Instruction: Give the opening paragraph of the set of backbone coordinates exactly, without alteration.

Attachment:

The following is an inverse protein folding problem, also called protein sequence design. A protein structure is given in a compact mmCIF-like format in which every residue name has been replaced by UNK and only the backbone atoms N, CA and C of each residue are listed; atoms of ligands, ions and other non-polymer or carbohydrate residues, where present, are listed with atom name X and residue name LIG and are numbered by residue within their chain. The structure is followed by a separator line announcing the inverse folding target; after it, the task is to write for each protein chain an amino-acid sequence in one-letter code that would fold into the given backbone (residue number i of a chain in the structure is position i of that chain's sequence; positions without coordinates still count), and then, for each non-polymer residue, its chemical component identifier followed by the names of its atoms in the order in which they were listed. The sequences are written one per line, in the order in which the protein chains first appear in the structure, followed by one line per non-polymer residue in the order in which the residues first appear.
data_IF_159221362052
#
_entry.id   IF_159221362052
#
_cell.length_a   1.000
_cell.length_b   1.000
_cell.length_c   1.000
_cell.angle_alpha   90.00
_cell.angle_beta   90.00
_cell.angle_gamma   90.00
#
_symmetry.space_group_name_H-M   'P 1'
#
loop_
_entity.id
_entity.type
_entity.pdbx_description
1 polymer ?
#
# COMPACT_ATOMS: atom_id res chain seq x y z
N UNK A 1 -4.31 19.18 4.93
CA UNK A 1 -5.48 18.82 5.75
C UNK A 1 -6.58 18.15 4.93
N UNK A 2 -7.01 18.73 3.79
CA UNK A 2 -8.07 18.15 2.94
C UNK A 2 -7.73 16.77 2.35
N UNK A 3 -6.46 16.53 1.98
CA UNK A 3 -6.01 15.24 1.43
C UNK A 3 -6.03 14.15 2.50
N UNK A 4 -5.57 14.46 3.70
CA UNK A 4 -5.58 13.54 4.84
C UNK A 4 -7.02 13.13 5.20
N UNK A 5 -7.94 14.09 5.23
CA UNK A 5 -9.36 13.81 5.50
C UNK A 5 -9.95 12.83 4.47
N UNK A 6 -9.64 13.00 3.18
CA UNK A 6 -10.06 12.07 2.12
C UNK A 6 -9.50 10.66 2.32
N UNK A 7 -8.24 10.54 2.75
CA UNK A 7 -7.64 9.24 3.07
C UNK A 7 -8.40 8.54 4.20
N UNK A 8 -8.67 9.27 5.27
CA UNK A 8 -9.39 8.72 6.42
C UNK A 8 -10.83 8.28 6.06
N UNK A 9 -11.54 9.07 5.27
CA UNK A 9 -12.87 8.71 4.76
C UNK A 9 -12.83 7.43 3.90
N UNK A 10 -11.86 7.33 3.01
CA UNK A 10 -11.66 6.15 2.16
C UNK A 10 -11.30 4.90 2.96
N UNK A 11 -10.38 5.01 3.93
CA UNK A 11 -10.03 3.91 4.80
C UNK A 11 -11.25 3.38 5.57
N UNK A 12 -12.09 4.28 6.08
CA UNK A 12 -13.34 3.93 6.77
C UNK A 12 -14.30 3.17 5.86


The following is an inverse protein folding problem, also called protein sequence design. A protein structure is given in a compact mmCIF-like format in which every residue name has been replaced by UNK and only the backbone atoms N, CA and C of each residue are listed; atoms of ligands, ions and other non-polymer or carbohydrate residues, where present, are listed with atom name X and residue name LIG and are numbered by residue within their chain. The structure is followed by a separator line announcing the inverse folding target; after it, the task is to write for each protein chain an amino-acid sequence in one-letter code that would fold into the given backbone (residue number i of a chain in the structure is position i of that chain's sequence; positions without coordinates still count), and then, for each non-polymer residue, its chemical component identifier followed by the names of its atoms in the order in which they were listed. The sequences are written one per line, in the order in which the protein chains first appear in the structure, followed by one line per non-polymer residue in the order in which the residues first appear.